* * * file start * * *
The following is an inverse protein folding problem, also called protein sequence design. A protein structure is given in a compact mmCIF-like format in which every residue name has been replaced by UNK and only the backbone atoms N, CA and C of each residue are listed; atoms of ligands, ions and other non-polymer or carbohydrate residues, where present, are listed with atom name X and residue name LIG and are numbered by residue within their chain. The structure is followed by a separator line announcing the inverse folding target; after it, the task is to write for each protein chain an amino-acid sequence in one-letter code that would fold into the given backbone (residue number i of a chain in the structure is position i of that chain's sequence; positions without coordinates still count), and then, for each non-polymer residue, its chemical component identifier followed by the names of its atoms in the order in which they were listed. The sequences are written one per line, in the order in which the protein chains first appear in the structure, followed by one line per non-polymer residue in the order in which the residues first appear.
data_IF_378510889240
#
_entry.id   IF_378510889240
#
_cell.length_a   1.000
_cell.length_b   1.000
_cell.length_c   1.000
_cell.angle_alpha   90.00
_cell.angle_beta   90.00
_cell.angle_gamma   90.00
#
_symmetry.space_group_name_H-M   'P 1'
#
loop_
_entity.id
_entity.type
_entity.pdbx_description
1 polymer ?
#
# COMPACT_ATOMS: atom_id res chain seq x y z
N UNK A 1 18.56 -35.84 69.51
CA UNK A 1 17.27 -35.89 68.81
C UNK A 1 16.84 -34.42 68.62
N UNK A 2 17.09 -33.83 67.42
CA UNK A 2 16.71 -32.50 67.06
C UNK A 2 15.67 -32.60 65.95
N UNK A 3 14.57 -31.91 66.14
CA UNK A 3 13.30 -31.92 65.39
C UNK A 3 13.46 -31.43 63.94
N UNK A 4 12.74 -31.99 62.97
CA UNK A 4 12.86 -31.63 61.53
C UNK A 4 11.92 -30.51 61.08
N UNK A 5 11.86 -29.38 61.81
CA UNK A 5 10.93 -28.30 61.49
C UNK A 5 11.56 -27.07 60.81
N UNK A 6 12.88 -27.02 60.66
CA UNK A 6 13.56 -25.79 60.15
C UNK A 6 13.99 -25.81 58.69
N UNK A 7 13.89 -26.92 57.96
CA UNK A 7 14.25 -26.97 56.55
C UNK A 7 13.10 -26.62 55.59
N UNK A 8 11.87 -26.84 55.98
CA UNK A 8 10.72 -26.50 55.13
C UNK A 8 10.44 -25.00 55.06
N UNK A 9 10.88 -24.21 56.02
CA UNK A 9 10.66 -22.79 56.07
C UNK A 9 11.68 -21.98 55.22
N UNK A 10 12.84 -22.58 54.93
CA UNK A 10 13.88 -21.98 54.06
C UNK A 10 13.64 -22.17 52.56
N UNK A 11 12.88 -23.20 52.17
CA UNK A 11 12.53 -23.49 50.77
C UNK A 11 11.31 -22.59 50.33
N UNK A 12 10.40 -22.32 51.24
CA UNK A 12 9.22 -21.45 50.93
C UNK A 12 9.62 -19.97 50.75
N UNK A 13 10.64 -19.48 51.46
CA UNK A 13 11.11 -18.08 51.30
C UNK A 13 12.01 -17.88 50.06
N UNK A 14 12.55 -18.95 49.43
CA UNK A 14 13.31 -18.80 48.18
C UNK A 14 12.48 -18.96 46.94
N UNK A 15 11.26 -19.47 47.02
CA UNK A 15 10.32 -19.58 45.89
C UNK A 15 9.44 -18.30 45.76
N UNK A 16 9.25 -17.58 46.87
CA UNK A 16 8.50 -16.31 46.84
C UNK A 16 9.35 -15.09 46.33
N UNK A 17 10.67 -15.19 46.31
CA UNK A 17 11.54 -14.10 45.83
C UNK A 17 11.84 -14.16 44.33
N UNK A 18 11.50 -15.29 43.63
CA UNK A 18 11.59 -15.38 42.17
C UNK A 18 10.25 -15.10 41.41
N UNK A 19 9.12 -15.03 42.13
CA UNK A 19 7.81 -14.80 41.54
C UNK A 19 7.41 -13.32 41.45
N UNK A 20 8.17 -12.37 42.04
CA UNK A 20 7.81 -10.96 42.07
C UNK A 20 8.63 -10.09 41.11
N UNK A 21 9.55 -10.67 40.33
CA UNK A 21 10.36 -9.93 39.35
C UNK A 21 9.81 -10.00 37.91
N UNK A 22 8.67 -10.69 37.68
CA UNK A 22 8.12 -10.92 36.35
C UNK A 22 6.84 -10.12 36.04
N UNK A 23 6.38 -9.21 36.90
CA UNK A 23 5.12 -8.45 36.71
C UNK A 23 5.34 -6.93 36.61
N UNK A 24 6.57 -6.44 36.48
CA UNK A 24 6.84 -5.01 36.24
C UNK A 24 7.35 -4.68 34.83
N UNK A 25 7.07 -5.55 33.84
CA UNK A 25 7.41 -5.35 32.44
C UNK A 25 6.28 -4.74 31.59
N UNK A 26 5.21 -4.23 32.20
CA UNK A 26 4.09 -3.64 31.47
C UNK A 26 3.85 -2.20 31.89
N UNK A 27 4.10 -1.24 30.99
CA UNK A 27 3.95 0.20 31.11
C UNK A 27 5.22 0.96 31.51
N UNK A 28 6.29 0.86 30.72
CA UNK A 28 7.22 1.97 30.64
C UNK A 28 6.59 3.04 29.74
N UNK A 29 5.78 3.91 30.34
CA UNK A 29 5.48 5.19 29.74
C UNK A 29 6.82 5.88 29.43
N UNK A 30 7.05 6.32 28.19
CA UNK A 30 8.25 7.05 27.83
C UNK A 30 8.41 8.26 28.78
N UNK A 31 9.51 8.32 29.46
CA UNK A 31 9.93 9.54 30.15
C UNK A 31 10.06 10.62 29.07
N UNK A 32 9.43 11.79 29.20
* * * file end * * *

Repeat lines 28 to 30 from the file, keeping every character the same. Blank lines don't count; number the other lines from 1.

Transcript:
N UNK A 3 14.57 -31.91 66.14
CA UNK A 3 13.30 -31.92 65.39
C UNK A 3 13.46 -31.43 63.94